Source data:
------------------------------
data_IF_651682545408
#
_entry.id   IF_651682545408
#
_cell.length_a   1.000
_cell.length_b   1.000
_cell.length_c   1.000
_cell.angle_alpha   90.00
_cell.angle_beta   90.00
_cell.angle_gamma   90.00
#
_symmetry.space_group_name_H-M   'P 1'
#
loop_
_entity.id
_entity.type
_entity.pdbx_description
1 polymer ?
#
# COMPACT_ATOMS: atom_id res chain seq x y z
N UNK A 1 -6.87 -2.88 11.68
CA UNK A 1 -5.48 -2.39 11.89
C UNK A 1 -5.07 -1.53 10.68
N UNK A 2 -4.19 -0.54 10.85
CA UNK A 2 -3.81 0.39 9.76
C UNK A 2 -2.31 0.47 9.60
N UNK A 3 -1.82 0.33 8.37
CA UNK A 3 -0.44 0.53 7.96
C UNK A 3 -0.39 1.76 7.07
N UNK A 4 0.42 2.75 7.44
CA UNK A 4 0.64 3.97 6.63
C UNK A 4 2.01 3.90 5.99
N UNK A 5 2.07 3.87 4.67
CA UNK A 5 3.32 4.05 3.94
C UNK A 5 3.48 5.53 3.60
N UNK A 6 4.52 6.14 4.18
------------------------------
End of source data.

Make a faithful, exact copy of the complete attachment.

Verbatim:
data_IF_651682545408
#
_entry.id   IF_651682545408
#
_cell.length_a   1.000
_cell.length_b   1.000
_cell.length_c   1.000
_cell.angle_alpha   90.00
_cell.angle_beta   90.00
_cell.angle_gamma   90.00
#
_symmetry.space_group_name_H-M   'P 1'
#
loop_
_entity.id
_entity.type
_entity.pdbx_description
1 polymer ?
#
# COMPACT_ATOMS: atom_id res chain seq x y z
N UNK A 1 -6.87 -2.88 11.68
CA UNK A 1 -5.48 -2.39 11.89
C UNK A 1 -5.07 -1.53 10.68
N UNK A 2 -4.19 -0.54 10.85
CA UNK A 2 -3.81 0.39 9.76
C UNK A 2 -2.31 0.47 9.60
N UNK A 3 -1.82 0.33 8.37
CA UNK A 3 -0.44 0.53 7.96
C UNK A 3 -0.39 1.76 7.07
N UNK A 4 0.42 2.75 7.44
CA UNK A 4 0.64 3.97 6.63
C UNK A 4 2.01 3.90 5.99
N UNK A 5 2.07 3.87 4.67
CA UNK A 5 3.32 4.05 3.94
C UNK A 5 3.48 5.53 3.60
N UNK A 6 4.52 6.14 4.18